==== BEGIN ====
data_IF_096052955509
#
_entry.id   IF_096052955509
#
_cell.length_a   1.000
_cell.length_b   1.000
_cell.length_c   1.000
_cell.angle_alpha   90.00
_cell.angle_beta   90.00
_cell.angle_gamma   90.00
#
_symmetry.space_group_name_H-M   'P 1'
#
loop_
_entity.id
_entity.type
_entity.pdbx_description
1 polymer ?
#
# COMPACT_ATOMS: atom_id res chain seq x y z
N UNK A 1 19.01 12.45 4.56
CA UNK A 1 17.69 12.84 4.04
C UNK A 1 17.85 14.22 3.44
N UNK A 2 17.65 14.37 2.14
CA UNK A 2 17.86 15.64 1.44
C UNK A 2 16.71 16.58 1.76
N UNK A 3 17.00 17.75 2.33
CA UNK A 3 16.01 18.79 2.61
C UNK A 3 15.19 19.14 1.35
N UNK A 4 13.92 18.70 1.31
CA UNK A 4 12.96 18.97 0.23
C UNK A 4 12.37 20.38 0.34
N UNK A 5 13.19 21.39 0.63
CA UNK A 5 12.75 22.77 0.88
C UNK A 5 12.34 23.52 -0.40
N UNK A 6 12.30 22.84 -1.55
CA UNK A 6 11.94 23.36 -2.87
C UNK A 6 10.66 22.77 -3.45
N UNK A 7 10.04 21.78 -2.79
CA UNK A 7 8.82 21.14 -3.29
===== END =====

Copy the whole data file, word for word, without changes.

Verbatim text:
data_IF_096052955509
#
_entry.id   IF_096052955509
#
_cell.length_a   1.000
_cell.length_b   1.000
_cell.length_c   1.000
_cell.angle_alpha   90.00
_cell.angle_beta   90.00
_cell.angle_gamma   90.00
#
_symmetry.space_group_name_H-M   'P 1'
#
loop_
_entity.id
_entity.type
_entity.pdbx_description
1 polymer ?
#
# COMPACT_ATOMS: atom_id res chain seq x y z
N UNK A 1 19.01 12.45 4.56
CA UNK A 1 17.69 12.84 4.04
C UNK A 1 17.85 14.22 3.44
N UNK A 2 17.65 14.37 2.14
CA UNK A 2 17.86 15.64 1.44
C UNK A 2 16.71 16.58 1.76
N UNK A 3 17.00 17.75 2.33
CA UNK A 3 16.01 18.79 2.61
C UNK A 3 15.19 19.14 1.35
N UNK A 4 13.92 18.70 1.31
CA UNK A 4 12.96 18.97 0.23
C UNK A 4 12.37 20.38 0.34
N UNK A 5 13.19 21.39 0.63
CA UNK A 5 12.75 22.77 0.88
C UNK A 5 12.34 23.52 -0.40
N UNK A 6 12.30 22.84 -1.55
CA UNK A 6 11.94 23.36 -2.87
C UNK A 6 10.66 22.77 -3.45
N UNK A 7 10.04 21.78 -2.79
CA UNK A 7 8.82 21.14 -3.29